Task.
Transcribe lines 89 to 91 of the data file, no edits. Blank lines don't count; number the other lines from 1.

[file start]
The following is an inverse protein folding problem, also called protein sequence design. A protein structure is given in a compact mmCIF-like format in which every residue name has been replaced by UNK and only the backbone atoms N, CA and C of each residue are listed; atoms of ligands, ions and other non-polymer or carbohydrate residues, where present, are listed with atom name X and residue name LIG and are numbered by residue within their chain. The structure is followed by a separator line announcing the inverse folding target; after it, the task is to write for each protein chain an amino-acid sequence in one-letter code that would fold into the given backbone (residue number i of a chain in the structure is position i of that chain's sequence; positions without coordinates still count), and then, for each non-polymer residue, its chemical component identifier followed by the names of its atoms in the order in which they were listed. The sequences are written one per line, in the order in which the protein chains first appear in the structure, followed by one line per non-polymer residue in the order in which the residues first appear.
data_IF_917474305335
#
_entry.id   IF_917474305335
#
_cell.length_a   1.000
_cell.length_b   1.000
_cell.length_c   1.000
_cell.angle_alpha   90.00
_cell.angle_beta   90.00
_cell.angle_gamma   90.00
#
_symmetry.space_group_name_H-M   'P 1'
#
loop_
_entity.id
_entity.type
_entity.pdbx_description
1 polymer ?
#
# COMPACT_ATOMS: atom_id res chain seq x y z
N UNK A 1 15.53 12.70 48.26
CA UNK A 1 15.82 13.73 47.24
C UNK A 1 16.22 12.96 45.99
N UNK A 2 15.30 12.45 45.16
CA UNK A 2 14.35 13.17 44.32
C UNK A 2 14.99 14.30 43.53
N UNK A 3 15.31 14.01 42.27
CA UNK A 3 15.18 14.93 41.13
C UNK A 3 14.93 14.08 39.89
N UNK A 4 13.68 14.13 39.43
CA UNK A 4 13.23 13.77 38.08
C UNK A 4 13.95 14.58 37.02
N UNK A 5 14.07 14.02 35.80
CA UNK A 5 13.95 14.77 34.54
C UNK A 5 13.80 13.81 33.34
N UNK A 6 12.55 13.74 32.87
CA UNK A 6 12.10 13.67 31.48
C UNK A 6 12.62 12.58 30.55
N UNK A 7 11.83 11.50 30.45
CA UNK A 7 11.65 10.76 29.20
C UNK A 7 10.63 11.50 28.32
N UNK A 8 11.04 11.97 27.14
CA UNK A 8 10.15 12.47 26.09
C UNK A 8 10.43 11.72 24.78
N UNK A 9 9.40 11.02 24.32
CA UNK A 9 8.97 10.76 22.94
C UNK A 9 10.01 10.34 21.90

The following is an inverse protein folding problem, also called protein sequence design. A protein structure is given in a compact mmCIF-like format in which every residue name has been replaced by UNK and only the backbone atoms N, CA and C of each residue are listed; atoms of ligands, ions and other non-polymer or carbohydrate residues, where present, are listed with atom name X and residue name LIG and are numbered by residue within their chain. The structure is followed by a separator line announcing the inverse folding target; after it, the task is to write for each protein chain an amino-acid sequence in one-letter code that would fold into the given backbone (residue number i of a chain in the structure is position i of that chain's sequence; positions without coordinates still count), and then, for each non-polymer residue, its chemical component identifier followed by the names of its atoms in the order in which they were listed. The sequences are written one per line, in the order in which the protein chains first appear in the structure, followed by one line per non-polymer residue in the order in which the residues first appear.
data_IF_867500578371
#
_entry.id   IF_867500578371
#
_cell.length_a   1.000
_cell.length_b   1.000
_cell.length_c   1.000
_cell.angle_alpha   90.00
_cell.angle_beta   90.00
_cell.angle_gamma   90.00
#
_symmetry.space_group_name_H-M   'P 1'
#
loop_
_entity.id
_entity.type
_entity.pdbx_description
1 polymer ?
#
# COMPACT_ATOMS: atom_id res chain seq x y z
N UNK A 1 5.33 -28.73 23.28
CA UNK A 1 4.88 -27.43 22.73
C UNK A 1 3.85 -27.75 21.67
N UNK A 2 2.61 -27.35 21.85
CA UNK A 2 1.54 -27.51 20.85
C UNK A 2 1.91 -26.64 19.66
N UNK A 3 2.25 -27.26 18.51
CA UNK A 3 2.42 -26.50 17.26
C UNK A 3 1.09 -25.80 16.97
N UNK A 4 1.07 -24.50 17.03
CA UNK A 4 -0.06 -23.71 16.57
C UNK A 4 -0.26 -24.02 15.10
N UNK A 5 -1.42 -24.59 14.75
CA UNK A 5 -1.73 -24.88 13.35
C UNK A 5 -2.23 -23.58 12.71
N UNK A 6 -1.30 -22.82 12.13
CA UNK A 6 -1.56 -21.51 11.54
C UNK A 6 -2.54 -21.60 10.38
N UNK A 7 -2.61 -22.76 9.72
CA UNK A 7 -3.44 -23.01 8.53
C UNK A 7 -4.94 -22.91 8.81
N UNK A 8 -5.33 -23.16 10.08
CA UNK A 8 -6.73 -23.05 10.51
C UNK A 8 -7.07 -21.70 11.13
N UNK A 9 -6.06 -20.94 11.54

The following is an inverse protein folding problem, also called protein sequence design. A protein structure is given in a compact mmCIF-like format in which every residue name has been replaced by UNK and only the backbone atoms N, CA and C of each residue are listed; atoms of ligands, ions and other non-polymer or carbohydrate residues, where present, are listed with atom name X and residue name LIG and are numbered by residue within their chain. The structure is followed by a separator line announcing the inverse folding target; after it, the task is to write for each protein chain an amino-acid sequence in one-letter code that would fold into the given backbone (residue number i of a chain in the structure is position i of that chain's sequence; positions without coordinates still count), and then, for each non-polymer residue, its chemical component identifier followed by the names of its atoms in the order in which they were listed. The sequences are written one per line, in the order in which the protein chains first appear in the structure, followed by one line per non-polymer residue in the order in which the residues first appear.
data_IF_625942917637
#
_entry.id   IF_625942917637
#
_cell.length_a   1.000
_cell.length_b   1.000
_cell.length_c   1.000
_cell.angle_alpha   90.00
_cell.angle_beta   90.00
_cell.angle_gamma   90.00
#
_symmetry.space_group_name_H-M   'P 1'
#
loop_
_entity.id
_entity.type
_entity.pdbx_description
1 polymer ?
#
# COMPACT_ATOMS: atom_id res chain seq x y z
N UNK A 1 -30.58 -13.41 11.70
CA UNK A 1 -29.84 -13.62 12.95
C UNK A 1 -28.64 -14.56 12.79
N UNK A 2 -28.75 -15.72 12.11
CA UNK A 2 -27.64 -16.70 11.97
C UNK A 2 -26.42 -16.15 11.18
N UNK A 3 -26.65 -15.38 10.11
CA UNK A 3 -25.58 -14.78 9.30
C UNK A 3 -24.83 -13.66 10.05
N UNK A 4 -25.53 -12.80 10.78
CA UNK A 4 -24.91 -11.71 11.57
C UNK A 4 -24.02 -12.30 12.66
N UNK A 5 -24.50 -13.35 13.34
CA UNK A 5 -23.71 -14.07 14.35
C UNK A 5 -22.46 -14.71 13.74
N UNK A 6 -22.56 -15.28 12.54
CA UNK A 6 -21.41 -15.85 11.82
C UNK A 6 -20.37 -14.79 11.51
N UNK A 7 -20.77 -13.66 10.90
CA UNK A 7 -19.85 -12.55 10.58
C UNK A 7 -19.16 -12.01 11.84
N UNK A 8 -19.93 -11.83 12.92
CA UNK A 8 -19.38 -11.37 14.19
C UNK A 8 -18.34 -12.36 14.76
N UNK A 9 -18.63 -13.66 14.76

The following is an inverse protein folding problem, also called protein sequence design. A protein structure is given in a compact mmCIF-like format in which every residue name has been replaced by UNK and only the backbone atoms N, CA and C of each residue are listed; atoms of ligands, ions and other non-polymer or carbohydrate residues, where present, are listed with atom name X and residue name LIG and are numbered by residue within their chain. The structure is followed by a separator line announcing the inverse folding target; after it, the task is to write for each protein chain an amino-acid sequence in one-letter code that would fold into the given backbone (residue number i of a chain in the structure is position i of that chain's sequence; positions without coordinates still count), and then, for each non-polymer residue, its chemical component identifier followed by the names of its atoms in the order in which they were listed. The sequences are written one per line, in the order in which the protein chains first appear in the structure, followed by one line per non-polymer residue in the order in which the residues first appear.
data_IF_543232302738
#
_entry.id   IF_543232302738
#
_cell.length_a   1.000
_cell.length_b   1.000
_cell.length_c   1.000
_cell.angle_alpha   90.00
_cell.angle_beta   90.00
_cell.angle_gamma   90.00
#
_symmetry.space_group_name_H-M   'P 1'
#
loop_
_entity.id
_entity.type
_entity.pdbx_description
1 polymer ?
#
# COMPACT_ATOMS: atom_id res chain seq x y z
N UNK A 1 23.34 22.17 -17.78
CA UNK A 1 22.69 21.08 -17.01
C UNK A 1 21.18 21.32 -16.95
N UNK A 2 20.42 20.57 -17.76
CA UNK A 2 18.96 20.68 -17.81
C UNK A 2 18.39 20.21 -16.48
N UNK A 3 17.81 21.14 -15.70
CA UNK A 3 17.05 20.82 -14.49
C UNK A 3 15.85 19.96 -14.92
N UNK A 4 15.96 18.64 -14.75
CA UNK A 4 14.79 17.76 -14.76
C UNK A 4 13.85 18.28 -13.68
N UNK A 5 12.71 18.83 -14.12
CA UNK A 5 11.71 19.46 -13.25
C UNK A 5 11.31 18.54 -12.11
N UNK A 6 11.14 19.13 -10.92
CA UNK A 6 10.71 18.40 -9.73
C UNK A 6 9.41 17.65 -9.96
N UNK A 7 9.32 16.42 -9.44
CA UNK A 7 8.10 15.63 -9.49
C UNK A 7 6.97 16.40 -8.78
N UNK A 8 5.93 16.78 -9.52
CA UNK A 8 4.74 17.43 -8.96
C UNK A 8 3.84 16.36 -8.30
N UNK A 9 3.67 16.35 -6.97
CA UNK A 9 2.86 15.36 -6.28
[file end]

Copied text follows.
CA UNK A 7 -3.44 -23.01 8.53
C UNK A 7 -4.94 -22.91 8.81
N UNK A 8 -5.33 -23.16 10.08